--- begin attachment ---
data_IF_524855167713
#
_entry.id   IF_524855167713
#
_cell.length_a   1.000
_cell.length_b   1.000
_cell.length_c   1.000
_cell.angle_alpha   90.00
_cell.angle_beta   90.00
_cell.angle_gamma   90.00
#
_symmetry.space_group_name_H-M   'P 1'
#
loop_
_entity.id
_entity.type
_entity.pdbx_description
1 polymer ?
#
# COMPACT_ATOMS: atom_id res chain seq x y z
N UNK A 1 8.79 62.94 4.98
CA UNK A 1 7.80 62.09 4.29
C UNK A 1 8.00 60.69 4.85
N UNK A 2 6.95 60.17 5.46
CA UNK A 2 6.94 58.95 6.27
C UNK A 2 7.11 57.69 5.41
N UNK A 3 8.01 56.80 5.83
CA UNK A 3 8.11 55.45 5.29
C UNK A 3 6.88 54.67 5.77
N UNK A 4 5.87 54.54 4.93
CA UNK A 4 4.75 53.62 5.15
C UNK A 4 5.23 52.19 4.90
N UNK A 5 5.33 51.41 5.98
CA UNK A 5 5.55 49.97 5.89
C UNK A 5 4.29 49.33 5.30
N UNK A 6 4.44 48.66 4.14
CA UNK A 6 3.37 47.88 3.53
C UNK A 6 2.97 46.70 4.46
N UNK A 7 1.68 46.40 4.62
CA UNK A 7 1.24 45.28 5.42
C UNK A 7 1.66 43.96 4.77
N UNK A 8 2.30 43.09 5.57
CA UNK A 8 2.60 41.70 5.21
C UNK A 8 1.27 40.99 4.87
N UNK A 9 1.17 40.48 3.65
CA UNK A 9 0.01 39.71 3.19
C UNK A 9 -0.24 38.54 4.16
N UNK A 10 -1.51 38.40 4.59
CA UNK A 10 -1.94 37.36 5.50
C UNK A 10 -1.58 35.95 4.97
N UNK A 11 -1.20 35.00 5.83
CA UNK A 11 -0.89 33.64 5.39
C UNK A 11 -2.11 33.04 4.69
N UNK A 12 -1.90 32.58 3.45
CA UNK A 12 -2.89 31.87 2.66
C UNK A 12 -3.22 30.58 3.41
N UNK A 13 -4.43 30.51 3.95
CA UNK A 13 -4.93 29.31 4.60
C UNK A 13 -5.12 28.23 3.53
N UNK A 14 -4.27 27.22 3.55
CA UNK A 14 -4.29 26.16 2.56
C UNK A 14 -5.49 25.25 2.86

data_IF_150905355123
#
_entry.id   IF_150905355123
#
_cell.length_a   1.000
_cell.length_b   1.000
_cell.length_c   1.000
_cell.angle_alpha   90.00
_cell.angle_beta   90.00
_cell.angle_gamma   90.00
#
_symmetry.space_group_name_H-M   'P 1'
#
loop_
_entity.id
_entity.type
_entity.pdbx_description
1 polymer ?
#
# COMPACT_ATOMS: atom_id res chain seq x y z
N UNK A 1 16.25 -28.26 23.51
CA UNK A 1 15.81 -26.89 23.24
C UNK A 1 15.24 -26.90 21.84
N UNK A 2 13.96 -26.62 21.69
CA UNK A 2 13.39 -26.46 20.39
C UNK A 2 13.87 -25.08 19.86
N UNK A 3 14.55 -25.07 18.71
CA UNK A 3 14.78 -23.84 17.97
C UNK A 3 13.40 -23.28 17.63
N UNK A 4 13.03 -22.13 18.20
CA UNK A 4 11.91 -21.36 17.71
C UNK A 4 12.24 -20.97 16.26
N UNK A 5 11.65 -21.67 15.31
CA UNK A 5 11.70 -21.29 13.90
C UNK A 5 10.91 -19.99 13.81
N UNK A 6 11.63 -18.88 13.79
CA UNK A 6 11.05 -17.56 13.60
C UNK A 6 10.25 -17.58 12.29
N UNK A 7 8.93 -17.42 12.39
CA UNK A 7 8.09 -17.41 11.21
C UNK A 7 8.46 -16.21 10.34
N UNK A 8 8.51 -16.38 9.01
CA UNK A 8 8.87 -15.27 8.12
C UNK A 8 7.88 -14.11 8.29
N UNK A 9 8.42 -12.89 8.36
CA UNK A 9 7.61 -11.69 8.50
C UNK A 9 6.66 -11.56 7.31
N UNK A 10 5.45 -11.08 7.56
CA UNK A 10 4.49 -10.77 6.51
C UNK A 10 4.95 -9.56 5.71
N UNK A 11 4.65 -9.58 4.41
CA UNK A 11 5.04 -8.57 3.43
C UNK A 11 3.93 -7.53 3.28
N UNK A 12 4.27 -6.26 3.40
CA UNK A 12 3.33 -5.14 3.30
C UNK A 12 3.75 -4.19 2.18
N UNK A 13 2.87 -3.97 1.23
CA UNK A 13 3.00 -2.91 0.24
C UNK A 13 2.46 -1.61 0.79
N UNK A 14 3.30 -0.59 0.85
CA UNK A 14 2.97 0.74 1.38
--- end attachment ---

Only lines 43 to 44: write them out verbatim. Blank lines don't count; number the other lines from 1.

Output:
CA UNK A 8 2.60 41.70 5.21
C UNK A 8 1.27 40.99 4.87